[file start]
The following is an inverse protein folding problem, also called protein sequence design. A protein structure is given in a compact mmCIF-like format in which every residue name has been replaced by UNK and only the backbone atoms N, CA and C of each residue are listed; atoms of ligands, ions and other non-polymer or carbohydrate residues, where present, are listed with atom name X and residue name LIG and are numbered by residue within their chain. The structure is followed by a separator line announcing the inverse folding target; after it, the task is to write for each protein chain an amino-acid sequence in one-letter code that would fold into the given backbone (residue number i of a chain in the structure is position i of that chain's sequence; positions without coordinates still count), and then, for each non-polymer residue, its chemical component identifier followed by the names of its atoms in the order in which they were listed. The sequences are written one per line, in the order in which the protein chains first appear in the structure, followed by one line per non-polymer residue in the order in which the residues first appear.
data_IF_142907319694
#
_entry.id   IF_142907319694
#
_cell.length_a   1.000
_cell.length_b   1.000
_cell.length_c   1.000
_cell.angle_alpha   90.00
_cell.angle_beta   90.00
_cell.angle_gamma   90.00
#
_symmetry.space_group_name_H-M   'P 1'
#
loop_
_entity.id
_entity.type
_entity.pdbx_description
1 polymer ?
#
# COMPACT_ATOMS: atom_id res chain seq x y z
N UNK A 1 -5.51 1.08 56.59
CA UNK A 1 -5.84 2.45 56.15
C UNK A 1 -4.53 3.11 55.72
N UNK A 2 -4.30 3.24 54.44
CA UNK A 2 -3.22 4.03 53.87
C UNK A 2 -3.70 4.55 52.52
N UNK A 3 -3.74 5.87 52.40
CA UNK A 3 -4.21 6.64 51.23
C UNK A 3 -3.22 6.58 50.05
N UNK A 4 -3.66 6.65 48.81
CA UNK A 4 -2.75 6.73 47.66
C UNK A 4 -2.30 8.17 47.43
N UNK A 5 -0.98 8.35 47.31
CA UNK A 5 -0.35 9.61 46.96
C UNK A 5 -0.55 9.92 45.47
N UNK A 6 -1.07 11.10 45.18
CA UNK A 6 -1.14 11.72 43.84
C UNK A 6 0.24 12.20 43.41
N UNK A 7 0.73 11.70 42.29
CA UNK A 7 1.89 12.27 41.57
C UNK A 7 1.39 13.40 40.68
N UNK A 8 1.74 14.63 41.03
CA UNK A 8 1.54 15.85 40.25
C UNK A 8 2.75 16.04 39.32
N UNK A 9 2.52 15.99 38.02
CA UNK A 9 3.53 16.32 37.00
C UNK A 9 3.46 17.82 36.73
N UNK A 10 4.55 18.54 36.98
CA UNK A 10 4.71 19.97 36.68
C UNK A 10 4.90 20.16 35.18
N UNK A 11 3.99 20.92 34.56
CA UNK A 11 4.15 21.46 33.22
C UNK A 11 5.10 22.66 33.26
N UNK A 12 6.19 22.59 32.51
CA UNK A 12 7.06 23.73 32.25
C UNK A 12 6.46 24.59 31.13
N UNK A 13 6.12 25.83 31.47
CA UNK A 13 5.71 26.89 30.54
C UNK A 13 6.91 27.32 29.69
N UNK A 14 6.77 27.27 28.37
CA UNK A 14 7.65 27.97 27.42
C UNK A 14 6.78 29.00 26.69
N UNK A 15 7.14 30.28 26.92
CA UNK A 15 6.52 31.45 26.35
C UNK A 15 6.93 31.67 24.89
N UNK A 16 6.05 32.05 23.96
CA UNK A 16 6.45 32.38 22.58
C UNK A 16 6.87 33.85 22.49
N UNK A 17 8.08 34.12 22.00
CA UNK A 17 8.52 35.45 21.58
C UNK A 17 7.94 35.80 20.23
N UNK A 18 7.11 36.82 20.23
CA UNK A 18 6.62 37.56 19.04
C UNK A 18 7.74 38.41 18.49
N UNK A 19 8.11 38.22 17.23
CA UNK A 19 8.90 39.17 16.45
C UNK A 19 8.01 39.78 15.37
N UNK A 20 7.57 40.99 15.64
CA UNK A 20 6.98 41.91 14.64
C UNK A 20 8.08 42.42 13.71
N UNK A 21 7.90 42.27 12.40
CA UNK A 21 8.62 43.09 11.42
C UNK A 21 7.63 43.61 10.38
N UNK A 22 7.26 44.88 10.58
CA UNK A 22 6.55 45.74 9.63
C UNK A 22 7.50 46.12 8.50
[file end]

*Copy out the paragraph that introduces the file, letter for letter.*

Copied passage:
The following is an inverse protein folding problem, also called protein sequence design. A protein structure is given in a compact mmCIF-like format in which every residue name has been replaced by UNK and only the backbone atoms N, CA and C of each residue are listed; atoms of ligands, ions and other non-polymer or carbohydrate residues, where present, are listed with atom name X and residue name LIG and are numbered by residue within their chain. The structure is followed by a separator line announcing the inverse folding target; after it, the task is to write for each protein chain an amino-acid sequence in one-letter code that would fold into the given backbone (residue number i of a chain in the structure is position i of that chain's sequence; positions without coordinates still count), and then, for each non-polymer residue, its chemical component identifier followed by the names of its atoms in the order in which they were listed. The sequences are written one per line, in the order in which the protein chains first appear in the structure, followed by one line per non-polymer residue in the order in which the residues first appear.